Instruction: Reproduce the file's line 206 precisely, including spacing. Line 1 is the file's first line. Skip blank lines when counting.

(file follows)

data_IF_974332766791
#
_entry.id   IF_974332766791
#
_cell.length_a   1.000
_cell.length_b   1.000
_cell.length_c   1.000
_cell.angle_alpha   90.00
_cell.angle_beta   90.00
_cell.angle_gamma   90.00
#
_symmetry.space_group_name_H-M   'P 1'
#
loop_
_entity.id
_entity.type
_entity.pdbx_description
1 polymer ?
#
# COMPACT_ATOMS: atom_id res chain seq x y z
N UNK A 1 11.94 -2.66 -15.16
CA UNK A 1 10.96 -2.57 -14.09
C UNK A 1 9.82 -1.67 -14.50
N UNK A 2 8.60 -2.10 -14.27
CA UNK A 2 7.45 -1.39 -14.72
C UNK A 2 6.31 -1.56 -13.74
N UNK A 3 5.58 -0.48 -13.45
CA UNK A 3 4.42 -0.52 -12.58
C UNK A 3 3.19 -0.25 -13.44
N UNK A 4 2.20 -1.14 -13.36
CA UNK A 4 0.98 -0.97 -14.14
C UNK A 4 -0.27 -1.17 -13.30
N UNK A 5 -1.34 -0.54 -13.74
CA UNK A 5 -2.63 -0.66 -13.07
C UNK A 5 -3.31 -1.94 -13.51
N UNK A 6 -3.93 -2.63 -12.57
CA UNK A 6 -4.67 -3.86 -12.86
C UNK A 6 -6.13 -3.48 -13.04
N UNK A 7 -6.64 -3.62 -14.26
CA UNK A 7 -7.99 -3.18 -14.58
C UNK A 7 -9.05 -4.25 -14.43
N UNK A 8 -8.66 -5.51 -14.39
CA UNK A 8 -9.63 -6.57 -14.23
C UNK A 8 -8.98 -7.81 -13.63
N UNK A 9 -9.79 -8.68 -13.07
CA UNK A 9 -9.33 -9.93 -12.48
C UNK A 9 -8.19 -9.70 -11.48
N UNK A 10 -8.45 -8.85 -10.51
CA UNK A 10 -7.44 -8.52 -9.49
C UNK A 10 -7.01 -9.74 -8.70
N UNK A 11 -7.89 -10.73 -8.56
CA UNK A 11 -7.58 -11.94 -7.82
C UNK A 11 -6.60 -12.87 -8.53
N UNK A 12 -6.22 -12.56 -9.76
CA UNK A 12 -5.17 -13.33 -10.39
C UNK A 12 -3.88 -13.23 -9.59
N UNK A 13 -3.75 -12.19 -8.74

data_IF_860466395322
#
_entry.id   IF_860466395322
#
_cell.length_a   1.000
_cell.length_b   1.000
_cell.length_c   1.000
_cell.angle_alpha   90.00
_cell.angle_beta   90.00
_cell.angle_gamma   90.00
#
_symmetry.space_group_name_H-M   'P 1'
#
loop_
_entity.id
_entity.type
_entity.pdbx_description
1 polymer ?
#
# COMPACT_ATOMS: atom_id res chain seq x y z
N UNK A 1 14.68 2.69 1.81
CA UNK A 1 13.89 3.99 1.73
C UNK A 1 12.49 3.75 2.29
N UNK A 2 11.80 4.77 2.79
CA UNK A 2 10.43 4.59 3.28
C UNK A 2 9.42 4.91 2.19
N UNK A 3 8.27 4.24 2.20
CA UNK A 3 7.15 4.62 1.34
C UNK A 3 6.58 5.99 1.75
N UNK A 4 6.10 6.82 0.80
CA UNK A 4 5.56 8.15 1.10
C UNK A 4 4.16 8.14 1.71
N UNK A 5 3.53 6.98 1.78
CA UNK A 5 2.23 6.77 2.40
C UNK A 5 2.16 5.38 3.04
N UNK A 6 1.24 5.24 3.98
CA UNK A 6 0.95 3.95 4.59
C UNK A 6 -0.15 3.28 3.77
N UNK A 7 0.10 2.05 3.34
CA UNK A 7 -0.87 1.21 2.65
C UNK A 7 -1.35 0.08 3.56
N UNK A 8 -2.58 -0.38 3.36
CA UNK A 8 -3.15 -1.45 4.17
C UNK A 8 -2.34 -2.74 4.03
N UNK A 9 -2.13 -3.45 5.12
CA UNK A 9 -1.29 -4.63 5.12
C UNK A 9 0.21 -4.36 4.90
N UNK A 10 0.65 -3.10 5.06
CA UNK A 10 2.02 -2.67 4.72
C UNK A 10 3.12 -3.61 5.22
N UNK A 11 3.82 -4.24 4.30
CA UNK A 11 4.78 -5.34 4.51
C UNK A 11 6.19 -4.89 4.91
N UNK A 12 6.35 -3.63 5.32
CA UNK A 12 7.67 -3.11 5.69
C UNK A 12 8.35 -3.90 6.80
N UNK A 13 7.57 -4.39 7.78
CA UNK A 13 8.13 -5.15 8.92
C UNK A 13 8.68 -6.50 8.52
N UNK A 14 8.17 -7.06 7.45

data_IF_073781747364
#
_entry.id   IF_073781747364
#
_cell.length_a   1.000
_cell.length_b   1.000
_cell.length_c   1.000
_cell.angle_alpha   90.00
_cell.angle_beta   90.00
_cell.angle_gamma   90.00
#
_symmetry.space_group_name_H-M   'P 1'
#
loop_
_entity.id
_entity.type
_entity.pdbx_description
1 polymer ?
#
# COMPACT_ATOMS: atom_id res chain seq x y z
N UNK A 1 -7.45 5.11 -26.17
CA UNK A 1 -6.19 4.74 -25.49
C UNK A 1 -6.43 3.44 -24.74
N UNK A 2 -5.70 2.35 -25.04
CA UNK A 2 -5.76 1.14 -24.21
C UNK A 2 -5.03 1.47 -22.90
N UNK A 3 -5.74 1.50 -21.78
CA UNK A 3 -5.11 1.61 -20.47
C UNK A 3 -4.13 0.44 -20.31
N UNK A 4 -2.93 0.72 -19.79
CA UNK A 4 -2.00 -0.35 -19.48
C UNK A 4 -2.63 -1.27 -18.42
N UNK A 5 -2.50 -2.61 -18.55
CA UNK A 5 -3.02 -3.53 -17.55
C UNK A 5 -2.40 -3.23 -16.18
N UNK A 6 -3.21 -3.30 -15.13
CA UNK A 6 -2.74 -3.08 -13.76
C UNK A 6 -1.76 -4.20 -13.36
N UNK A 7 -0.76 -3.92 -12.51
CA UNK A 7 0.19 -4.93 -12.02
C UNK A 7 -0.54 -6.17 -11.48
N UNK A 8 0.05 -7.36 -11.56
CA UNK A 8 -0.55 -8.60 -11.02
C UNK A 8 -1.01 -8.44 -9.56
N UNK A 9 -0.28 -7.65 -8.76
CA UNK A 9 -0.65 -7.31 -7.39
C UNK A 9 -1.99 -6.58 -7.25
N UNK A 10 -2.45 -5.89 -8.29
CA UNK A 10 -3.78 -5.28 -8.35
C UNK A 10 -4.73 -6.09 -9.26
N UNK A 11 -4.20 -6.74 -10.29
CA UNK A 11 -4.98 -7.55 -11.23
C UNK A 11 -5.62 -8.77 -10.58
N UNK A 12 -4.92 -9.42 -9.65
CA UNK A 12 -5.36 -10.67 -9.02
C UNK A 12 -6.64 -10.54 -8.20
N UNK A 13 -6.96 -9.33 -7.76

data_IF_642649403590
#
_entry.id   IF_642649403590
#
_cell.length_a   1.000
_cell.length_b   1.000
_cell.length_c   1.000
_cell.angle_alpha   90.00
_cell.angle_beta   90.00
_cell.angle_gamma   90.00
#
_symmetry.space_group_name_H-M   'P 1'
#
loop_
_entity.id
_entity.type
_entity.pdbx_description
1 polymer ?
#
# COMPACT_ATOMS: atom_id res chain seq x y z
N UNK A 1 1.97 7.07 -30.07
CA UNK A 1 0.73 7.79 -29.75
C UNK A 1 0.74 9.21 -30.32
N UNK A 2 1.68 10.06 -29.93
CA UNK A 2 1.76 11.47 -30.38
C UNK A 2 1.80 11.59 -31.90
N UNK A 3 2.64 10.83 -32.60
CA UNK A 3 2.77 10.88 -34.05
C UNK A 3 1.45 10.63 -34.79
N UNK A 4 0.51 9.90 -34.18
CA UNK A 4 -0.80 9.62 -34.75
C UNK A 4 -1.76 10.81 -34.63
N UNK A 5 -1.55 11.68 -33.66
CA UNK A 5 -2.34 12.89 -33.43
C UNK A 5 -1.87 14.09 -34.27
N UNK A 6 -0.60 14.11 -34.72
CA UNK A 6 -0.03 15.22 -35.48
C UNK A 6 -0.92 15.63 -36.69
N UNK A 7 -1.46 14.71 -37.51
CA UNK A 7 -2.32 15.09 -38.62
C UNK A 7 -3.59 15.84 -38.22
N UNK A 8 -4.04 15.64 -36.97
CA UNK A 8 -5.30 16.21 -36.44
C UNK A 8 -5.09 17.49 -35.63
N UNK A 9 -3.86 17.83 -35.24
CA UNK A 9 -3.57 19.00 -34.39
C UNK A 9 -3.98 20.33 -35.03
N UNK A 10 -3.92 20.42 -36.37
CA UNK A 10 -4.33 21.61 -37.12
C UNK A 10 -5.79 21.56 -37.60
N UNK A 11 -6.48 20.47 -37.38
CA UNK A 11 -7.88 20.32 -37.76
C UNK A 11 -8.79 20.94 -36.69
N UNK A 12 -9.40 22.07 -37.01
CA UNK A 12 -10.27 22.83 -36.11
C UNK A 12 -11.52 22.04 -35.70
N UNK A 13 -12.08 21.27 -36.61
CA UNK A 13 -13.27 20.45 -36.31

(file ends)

C UNK A 4 -1.76 10.81 -34.63